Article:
The research team succeeded in synthesizing four types of commercially available carbonate, three types of fluorinated carbonate (used as a phosgene substitute), three types of general use polycarbonate, one type of a specific fluorinated polycarbonate and six types of urea derivatives.
Whereas the conventional method employing phosgene directly is preferred to large-scale production of a small variety of carbonates, this synthesis method is preferred to the production of a wide variety of polycarbonates on a small scale. This could contribute to the implementation of a carbon-neutral and sustainable society with low CO2 emissions, energy consumption and wastes. This study was supported by Adaptable and Seamless Technology Transfer Program Through Target Driven R&D (JST A-STEP SEED Oriented Results).
Phosgene (COCl2) is used as the raw material for pharmaceutical intermediates and polymers. The worldwide phosgene market continues to increase at a scale of several percentage points per year at present, with 8–9 million tons produced annually. However, because it is highly toxic, there are active studies on the development of compounds and chemical reactions which can replace it for safety reasons.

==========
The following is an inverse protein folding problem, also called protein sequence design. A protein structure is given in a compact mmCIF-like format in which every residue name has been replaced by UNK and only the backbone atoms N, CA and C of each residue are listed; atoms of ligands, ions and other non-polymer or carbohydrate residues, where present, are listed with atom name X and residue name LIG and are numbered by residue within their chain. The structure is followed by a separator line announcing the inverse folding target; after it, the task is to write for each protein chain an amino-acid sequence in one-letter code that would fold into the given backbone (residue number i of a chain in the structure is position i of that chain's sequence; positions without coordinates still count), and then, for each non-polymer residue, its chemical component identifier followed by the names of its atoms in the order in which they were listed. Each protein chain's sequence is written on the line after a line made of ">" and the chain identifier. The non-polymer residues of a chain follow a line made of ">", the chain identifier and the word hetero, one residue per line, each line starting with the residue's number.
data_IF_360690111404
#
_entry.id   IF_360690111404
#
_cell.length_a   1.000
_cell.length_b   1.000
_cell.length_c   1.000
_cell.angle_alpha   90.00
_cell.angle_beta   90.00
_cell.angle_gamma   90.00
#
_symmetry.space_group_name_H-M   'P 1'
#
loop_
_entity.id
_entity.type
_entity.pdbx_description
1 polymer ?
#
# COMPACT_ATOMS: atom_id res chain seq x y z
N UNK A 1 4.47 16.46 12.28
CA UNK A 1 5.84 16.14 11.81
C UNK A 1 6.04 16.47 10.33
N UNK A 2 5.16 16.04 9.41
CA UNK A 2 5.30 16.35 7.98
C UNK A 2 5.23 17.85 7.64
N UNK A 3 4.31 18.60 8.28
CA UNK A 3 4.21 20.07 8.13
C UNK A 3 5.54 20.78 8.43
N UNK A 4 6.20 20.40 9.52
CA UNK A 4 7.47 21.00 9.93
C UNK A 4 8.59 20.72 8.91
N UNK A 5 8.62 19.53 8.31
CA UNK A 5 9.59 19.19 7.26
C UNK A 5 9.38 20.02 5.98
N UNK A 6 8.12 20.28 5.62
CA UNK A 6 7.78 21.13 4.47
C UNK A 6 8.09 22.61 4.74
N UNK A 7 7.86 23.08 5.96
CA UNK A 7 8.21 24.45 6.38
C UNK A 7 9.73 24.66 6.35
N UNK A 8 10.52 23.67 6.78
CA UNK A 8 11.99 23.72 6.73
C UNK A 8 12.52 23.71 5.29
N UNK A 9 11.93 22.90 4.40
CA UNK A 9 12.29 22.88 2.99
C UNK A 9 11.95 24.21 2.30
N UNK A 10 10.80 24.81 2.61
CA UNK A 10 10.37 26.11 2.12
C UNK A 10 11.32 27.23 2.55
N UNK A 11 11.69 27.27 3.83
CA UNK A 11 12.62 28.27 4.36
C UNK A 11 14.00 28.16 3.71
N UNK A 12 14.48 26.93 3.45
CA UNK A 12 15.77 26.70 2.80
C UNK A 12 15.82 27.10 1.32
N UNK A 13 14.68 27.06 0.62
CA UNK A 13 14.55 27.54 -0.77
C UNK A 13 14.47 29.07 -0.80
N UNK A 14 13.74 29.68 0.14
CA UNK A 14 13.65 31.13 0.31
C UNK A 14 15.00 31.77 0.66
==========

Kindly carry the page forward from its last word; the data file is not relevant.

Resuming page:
The research group of Associate Professor Akihiko Tsuda discovered for the first time that when ultraviolet light is shone on the chloroform solvent, the photochemical oxidation occured to produce phosgene with high efficiency (Patent No. 5900920).
Furthermore, the research team discovered a synthetic method in which the reaction substrates and catalysts for reacting with phosgene are dissolved in chloroform in advance, and when phosgene is generated by irradiating with light, they react immediately to give the product. (Patent No. 6057449). This method enables the implementation of organic synthesis using phosgene, while apparently not adding phosgene. This research team named that effect "the photo-on-demand organic synthesis method," and succeeded in synthesizing a great number of useful organic chemicals and polymers.
When compared with the conventional direct handling of phosgene, the photo-on-demand organic synthesis method features safety and economy, as well as a low environmental load, and is receiving a lot of attention currently from industry and academia as a next-generation novel chemical synthesis method.
A number of chemical reactions using phosgene are known and used in industrial production. The research team has currently discovered that the photo-on-demand organic synthesis method can be used in most of these chemical reactions, and continues that research, while actively announcing that activity in journal articles, conferences and to mass media.